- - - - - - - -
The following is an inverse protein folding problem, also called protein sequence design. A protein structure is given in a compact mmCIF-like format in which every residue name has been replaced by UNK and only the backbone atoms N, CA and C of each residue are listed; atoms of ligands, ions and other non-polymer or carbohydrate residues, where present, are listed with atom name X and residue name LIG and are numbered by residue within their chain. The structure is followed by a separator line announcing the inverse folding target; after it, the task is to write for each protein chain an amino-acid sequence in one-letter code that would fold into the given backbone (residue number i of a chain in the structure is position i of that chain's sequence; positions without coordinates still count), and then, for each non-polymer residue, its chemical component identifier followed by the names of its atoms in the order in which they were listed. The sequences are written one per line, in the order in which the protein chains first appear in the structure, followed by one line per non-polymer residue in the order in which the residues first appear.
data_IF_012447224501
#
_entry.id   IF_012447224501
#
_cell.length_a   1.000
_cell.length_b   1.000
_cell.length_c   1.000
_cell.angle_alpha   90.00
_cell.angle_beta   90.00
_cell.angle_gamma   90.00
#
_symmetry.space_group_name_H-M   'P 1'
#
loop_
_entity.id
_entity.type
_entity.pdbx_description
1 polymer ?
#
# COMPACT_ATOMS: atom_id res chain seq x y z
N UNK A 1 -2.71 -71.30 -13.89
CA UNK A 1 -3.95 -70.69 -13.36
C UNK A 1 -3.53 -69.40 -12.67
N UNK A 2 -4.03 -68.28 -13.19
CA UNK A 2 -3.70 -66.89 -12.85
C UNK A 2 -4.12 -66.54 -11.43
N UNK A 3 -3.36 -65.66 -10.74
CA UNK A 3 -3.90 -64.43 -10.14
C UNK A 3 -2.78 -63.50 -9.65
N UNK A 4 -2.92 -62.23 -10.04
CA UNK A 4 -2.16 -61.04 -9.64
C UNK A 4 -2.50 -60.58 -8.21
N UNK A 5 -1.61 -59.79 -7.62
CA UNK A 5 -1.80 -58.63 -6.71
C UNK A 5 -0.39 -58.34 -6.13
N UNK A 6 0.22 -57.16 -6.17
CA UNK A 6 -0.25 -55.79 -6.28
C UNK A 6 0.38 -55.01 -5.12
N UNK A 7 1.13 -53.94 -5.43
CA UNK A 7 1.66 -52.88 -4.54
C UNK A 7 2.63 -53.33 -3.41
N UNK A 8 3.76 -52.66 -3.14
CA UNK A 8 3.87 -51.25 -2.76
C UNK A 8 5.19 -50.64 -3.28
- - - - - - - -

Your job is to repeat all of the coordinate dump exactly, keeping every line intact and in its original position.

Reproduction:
The following is an inverse protein folding problem, also called protein sequence design. A protein structure is given in a compact mmCIF-like format in which every residue name has been replaced by UNK and only the backbone atoms N, CA and C of each residue are listed; atoms of ligands, ions and other non-polymer or carbohydrate residues, where present, are listed with atom name X and residue name LIG and are numbered by residue within their chain. The structure is followed by a separator line announcing the inverse folding target; after it, the task is to write for each protein chain an amino-acid sequence in one-letter code that would fold into the given backbone (residue number i of a chain in the structure is position i of that chain's sequence; positions without coordinates still count), and then, for each non-polymer residue, its chemical component identifier followed by the names of its atoms in the order in which they were listed. The sequences are written one per line, in the order in which the protein chains first appear in the structure, followed by one line per non-polymer residue in the order in which the residues first appear.
data_IF_012447224501
#
_entry.id   IF_012447224501
#
_cell.length_a   1.000
_cell.length_b   1.000
_cell.length_c   1.000
_cell.angle_alpha   90.00
_cell.angle_beta   90.00
_cell.angle_gamma   90.00
#
_symmetry.space_group_name_H-M   'P 1'
#
loop_
_entity.id
_entity.type
_entity.pdbx_description
1 polymer ?
#
# COMPACT_ATOMS: atom_id res chain seq x y z
N UNK A 1 -2.71 -71.30 -13.89
CA UNK A 1 -3.95 -70.69 -13.36
C UNK A 1 -3.53 -69.40 -12.67
N UNK A 2 -4.03 -68.28 -13.19
CA UNK A 2 -3.70 -66.89 -12.85
C UNK A 2 -4.12 -66.54 -11.43
N UNK A 3 -3.36 -65.66 -10.74
CA UNK A 3 -3.90 -64.43 -10.14
C UNK A 3 -2.78 -63.50 -9.65
N UNK A 4 -2.92 -62.23 -10.04
CA UNK A 4 -2.16 -61.04 -9.64
C UNK A 4 -2.50 -60.58 -8.21
N UNK A 5 -1.61 -59.79 -7.62
CA UNK A 5 -1.80 -58.63 -6.71
C UNK A 5 -0.39 -58.34 -6.13
N UNK A 6 0.22 -57.16 -6.17
CA UNK A 6 -0.25 -55.79 -6.28
C UNK A 6 0.38 -55.01 -5.12
N UNK A 7 1.13 -53.94 -5.43
CA UNK A 7 1.66 -52.88 -4.54
C UNK A 7 2.63 -53.33 -3.41
N UNK A 8 3.76 -52.66 -3.14
CA UNK A 8 3.87 -51.25 -2.76
C UNK A 8 5.19 -50.64 -3.28